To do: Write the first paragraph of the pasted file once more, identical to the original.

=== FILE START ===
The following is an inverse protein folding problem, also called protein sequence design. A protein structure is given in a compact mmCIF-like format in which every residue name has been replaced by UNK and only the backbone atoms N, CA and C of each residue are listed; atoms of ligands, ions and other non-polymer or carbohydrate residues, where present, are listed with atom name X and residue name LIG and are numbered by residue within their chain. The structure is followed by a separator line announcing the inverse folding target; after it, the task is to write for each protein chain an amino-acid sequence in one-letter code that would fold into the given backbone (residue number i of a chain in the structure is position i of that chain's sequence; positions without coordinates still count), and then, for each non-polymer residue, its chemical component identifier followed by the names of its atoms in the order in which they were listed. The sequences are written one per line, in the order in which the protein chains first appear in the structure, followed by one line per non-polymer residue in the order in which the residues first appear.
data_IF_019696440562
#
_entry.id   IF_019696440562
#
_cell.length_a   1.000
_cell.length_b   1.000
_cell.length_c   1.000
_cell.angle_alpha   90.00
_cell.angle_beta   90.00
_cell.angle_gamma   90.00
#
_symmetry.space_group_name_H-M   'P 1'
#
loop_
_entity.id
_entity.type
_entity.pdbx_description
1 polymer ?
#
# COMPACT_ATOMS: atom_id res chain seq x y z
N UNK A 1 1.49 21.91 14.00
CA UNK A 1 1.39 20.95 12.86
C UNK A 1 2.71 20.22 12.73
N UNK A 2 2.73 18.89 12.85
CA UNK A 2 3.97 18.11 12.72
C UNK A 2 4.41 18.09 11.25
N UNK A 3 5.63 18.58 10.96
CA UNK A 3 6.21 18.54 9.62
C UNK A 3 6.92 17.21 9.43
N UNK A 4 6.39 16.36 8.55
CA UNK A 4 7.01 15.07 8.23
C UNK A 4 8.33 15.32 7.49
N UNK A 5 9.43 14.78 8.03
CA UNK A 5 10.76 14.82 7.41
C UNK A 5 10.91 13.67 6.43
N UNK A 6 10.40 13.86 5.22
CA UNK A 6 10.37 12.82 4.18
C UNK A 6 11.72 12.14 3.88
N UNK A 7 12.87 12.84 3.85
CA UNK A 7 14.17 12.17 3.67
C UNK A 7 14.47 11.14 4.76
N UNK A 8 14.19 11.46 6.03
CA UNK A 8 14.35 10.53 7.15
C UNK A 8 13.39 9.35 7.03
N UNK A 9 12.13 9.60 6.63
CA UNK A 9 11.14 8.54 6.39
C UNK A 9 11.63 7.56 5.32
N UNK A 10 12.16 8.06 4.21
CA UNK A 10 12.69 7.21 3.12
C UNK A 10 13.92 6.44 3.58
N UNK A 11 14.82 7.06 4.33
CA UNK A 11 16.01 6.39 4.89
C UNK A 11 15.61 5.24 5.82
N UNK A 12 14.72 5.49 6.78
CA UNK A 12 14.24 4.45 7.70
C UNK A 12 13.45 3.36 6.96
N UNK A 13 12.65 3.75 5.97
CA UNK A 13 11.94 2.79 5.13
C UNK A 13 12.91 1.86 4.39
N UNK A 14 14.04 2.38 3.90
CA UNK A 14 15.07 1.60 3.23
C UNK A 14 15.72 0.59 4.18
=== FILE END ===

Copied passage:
The following is an inverse protein folding problem, also called protein sequence design. A protein structure is given in a compact mmCIF-like format in which every residue name has been replaced by UNK and only the backbone atoms N, CA and C of each residue are listed; atoms of ligands, ions and other non-polymer or carbohydrate residues, where present, are listed with atom name X and residue name LIG and are numbered by residue within their chain. The structure is followed by a separator line announcing the inverse folding target; after it, the task is to write for each protein chain an amino-acid sequence in one-letter code that would fold into the given backbone (residue number i of a chain in the structure is position i of that chain's sequence; positions without coordinates still count), and then, for each non-polymer residue, its chemical component identifier followed by the names of its atoms in the order in which they were listed. The sequences are written one per line, in the order in which the protein chains first appear in the structure, followed by one line per non-polymer residue in the order in which the residues first appear.